Been travelin’ a lot. In fact I am in Omaha as write this, discussing Gray Cook’s new book Movement with Mark Snow, RKC.

TONS of paradigm shifting information, flowing from a very simple premise: “Screen movement patterns before you train them. Training poor movement patterns reinforces poor qualityand creates greater risk of injury. If you identify poor movement patterns, you can correct them with simple exercises, later rechecking against the baseline.”

Now this may seem like a “Duh”, but how many people involved in fitness actually do this? A reliable, objective method of screening and assessing movement to make sure we aren’t doing more harm than good with our programming.  To get the most out of any movement training, whether it be corrective or simply “correct” (learning and practicing a movement for improved capacity) we need an experienced eyes to evaluate and guide us. One of my favorite parts of my recent travels was having MRKC Jeff O’Connor watch and critique my swing, my getup, my bent press and my Indian Club technique. He spotted several things that I could be doing better because he has a differnt eye than me, even though we both look for the same things. The differnce is objectivity.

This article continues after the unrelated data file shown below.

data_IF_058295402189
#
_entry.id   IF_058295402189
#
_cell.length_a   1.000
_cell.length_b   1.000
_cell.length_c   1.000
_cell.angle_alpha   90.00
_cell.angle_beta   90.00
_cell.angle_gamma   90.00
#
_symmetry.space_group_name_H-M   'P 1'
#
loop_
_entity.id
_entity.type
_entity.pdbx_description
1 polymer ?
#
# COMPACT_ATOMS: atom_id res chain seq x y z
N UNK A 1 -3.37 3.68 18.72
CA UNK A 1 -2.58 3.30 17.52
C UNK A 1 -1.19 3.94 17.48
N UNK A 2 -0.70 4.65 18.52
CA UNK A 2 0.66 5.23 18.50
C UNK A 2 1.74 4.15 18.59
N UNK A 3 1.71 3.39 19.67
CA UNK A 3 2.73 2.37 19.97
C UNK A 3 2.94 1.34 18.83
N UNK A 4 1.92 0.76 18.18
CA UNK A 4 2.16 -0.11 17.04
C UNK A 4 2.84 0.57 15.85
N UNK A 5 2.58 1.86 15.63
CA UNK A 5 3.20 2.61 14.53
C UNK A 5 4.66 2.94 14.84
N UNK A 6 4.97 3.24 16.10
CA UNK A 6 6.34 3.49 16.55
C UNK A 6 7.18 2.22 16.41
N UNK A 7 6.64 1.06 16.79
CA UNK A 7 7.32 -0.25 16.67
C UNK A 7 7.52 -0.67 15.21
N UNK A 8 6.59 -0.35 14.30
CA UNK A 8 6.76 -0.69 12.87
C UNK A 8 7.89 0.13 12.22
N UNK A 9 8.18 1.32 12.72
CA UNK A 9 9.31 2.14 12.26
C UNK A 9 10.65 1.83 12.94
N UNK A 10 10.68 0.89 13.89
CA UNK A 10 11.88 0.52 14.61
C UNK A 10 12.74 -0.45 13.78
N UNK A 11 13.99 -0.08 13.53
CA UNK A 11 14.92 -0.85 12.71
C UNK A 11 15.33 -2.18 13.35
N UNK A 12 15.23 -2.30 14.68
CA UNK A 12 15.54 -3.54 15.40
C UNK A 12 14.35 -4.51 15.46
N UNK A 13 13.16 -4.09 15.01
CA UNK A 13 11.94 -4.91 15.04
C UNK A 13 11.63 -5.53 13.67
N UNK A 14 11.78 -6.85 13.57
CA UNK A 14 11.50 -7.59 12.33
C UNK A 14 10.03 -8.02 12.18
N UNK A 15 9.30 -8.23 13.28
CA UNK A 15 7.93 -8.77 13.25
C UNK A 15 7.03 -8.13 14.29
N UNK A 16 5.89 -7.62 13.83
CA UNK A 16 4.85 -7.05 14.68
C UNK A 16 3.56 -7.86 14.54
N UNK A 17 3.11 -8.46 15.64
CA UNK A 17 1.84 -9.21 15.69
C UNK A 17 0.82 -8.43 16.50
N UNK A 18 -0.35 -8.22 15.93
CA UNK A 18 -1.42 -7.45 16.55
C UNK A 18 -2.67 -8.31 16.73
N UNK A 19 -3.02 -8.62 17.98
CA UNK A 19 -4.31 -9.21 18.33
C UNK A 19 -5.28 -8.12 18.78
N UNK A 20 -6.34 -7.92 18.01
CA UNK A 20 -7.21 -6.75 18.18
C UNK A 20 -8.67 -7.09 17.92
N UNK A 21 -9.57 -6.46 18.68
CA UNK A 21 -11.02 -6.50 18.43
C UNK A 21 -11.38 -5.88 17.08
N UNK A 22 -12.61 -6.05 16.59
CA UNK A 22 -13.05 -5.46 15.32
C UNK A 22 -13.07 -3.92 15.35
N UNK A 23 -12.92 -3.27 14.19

It is critical not to let the personal pride componant interfere with the truth about our own movement. We cannot screen ourselves as effectively as someone else can for the same reasons that a psychiatrist should not treat his own mental issues. The objective eye, the standard measurement offered by the Functional Movement Systems has begun to set a new standard in how movement is viewed.